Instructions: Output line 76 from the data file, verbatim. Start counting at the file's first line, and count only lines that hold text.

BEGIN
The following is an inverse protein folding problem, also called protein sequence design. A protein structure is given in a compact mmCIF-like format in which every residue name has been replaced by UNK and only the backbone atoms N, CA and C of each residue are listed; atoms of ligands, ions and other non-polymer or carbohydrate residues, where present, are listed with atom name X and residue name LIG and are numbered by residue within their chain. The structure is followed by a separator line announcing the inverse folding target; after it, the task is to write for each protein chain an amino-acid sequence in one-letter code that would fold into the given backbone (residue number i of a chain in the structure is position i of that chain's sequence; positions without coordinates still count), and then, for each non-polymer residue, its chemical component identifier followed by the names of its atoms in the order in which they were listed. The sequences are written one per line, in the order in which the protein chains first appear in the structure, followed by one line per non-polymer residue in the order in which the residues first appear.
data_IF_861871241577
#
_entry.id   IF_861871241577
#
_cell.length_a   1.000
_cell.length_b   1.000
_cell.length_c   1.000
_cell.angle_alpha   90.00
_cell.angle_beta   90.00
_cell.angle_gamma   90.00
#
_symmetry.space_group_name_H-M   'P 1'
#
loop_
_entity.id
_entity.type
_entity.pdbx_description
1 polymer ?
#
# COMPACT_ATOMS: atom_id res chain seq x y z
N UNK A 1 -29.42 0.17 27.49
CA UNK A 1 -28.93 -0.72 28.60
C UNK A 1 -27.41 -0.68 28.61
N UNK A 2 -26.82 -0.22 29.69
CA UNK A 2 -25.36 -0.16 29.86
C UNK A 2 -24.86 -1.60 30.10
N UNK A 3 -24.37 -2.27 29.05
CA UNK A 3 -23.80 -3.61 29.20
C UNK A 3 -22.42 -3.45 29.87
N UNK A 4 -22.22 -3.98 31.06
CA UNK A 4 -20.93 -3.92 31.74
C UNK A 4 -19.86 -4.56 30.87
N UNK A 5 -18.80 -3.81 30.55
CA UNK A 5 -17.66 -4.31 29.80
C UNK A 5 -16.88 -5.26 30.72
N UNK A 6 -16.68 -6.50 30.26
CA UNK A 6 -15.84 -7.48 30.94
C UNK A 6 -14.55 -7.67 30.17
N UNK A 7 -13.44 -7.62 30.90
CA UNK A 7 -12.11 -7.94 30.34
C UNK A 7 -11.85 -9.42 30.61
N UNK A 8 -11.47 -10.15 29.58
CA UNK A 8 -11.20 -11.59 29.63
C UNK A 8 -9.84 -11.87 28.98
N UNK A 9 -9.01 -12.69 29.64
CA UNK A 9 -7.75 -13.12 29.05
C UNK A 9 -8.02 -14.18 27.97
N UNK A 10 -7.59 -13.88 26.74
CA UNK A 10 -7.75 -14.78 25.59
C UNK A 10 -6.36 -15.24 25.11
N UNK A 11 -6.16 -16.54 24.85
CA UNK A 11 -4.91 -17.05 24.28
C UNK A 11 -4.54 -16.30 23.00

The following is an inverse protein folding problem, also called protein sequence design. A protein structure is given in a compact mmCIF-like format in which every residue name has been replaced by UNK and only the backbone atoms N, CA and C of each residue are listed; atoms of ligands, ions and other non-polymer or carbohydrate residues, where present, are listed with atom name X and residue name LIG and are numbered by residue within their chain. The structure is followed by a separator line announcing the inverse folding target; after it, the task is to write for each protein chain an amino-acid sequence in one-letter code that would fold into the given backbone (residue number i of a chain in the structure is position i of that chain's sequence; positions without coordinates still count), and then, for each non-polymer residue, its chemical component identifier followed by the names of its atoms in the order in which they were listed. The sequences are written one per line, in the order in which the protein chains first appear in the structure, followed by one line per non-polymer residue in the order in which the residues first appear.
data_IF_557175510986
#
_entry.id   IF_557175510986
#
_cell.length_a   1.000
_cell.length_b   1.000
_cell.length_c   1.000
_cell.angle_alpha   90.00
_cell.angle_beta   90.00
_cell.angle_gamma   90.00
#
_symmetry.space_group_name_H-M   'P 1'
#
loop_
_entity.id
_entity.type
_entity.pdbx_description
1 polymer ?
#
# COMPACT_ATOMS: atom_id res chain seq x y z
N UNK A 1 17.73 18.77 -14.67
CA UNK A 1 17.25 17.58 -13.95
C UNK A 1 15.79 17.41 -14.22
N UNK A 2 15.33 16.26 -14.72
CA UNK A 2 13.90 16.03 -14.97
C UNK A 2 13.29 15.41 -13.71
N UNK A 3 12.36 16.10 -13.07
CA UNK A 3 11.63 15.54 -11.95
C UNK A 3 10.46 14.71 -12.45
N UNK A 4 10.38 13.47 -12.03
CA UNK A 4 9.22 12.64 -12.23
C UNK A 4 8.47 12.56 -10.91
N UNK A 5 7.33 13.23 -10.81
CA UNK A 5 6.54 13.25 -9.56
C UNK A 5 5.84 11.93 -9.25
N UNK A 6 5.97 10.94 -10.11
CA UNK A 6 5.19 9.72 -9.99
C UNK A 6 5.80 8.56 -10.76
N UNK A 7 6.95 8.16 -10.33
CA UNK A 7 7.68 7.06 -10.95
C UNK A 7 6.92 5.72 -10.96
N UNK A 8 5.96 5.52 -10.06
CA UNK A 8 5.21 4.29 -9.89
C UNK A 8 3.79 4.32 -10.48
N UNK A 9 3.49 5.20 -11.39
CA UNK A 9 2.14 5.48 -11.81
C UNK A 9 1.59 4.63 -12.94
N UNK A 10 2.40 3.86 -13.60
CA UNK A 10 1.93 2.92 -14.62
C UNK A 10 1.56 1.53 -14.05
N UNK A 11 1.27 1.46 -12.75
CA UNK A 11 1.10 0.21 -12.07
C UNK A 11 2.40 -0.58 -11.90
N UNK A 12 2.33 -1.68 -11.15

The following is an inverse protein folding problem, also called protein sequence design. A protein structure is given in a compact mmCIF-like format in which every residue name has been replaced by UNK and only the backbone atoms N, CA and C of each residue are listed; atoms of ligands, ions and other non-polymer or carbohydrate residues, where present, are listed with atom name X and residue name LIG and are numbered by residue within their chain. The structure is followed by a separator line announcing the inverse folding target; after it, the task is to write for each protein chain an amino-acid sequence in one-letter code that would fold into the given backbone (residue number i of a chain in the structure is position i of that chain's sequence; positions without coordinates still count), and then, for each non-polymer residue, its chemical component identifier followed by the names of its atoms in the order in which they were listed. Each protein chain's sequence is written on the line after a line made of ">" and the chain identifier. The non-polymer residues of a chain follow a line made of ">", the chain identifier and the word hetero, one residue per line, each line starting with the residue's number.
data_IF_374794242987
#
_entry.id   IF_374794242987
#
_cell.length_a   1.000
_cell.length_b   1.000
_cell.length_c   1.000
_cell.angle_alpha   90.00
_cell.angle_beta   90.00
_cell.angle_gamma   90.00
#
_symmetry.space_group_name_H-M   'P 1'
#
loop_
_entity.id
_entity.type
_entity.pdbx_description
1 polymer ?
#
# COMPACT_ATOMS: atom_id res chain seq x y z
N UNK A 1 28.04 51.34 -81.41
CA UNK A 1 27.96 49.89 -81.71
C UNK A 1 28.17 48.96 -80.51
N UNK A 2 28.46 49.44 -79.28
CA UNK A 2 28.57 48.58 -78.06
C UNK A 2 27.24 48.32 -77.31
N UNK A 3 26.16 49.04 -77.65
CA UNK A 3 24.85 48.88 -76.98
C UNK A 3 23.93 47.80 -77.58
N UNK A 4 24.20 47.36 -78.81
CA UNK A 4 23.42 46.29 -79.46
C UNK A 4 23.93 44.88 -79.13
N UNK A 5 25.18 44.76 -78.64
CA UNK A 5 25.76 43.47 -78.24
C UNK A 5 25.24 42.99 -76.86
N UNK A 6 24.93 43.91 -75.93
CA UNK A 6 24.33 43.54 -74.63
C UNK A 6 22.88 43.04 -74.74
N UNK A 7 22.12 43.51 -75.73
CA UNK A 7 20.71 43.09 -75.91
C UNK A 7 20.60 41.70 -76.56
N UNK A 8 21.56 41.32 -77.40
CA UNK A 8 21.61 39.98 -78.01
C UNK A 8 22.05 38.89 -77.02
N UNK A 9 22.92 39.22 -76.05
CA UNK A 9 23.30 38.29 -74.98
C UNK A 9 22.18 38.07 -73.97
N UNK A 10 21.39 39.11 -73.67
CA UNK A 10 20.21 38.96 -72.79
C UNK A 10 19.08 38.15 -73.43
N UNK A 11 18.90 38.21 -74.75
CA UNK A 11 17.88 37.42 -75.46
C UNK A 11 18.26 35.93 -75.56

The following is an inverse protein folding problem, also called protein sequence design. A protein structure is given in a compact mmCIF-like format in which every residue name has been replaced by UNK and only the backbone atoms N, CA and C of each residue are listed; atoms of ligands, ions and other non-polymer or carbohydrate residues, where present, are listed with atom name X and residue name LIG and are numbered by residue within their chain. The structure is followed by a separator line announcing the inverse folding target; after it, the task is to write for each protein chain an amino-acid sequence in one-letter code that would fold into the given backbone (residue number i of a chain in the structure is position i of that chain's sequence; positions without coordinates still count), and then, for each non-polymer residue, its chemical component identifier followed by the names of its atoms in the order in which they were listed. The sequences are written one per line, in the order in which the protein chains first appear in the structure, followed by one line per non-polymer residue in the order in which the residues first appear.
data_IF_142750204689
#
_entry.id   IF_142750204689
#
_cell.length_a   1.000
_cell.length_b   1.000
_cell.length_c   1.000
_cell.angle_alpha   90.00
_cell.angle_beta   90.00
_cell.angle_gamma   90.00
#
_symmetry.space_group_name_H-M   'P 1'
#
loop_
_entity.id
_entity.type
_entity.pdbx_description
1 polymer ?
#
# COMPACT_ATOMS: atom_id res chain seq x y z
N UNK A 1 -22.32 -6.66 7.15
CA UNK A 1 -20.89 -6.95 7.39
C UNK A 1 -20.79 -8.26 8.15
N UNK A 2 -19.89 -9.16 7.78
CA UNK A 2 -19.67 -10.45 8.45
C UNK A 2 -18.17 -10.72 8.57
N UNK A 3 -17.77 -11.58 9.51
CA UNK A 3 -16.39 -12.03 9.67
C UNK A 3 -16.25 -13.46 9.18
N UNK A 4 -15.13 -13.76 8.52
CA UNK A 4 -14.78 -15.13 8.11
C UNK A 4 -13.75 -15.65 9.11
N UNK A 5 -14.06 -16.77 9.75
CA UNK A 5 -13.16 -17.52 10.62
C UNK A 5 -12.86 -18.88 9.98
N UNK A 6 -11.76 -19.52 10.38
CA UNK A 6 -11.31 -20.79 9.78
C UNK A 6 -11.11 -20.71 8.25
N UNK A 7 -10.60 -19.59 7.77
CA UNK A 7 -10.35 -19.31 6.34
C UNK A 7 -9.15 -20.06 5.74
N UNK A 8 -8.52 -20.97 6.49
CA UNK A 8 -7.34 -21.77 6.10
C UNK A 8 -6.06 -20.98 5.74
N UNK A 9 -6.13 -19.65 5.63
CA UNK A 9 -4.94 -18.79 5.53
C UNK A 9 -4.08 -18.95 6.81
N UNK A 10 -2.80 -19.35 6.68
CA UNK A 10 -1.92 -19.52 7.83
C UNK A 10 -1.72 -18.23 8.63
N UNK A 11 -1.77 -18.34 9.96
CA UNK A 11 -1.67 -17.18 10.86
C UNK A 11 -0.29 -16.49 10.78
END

N UNK A 1 17.73 18.77 -14.67